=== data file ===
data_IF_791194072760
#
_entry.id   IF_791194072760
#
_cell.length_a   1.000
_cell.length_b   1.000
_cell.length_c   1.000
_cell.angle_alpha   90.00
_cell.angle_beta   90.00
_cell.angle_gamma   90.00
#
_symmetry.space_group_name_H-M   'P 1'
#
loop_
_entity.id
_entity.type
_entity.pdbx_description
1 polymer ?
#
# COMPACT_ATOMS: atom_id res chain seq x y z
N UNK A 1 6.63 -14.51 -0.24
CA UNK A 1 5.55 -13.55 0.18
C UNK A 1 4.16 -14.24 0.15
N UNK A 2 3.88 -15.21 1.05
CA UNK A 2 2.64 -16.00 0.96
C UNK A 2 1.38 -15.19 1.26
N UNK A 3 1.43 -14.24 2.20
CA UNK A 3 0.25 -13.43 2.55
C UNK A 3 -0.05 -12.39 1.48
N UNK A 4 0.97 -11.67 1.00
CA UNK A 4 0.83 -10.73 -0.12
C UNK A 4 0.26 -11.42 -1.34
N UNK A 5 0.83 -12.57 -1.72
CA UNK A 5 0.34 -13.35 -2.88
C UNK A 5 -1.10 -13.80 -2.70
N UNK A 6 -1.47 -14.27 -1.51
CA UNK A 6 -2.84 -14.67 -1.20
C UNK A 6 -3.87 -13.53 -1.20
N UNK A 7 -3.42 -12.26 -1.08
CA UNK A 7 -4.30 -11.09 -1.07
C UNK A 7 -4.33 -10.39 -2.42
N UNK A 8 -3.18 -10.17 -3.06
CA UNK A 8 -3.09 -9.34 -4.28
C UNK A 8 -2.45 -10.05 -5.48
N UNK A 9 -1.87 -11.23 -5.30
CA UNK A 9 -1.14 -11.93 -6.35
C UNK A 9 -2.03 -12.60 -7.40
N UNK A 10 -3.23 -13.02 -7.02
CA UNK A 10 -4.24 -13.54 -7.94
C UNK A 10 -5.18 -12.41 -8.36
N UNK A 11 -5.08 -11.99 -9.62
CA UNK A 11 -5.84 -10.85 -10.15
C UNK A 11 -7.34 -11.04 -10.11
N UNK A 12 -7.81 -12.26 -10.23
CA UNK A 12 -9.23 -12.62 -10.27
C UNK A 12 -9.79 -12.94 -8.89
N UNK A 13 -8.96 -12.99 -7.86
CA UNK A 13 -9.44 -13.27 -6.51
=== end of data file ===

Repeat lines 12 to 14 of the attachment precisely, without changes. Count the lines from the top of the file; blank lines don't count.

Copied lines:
_symmetry.space_group_name_H-M   'P 1'
#
loop_